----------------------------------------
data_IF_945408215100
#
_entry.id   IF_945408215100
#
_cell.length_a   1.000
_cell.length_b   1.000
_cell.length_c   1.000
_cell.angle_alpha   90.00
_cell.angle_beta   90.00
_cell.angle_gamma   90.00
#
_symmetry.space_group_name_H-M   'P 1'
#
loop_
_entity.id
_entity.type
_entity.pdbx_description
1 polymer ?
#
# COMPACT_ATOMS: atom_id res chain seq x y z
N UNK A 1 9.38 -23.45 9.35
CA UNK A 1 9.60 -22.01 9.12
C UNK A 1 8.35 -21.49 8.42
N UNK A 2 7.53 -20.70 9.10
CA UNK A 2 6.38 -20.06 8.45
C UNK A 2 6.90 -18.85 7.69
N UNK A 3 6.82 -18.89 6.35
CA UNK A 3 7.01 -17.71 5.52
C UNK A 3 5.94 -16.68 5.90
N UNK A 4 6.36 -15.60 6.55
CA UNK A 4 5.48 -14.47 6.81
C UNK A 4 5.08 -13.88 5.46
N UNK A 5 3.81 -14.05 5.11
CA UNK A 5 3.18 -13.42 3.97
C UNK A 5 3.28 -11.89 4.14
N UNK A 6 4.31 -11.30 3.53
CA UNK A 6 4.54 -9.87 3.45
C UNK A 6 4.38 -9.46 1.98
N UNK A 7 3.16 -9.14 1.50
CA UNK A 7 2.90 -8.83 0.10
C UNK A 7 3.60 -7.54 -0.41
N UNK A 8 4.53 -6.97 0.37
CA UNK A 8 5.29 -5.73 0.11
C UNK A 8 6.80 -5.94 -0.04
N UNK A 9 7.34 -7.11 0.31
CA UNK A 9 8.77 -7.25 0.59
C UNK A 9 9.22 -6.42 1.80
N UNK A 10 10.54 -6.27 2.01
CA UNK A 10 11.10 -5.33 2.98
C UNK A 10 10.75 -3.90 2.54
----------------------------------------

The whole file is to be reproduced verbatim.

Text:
data_IF_945408215100
#
_entry.id   IF_945408215100
#
_cell.length_a   1.000
_cell.length_b   1.000
_cell.length_c   1.000
_cell.angle_alpha   90.00
_cell.angle_beta   90.00
_cell.angle_gamma   90.00
#
_symmetry.space_group_name_H-M   'P 1'
#
loop_
_entity.id
_entity.type
_entity.pdbx_description
1 polymer ?
#
# COMPACT_ATOMS: atom_id res chain seq x y z
N UNK A 1 9.38 -23.45 9.35
CA UNK A 1 9.60 -22.01 9.12
C UNK A 1 8.35 -21.49 8.42
N UNK A 2 7.53 -20.70 9.10
CA UNK A 2 6.38 -20.06 8.45
C UNK A 2 6.90 -18.85 7.69
N UNK A 3 6.82 -18.89 6.35
CA UNK A 3 7.01 -17.71 5.52
C UNK A 3 5.94 -16.68 5.90
N UNK A 4 6.36 -15.60 6.55
CA UNK A 4 5.48 -14.47 6.81
C UNK A 4 5.08 -13.88 5.46
N UNK A 5 3.81 -14.05 5.11
CA UNK A 5 3.18 -13.42 3.97
C UNK A 5 3.28 -11.89 4.14
N UNK A 6 4.31 -11.30 3.53
CA UNK A 6 4.54 -9.87 3.45
C UNK A 6 4.38 -9.46 1.98
N UNK A 7 3.16 -9.14 1.50
CA UNK A 7 2.90 -8.83 0.10
C UNK A 7 3.60 -7.54 -0.41
N UNK A 8 4.53 -6.97 0.37
CA UNK A 8 5.29 -5.73 0.11
C UNK A 8 6.80 -5.94 -0.04
N UNK A 9 7.34 -7.11 0.31
CA UNK A 9 8.77 -7.25 0.59
C UNK A 9 9.22 -6.42 1.80
N UNK A 10 10.54 -6.27 2.01
CA UNK A 10 11.10 -5.33 2.98
C UNK A 10 10.75 -3.90 2.54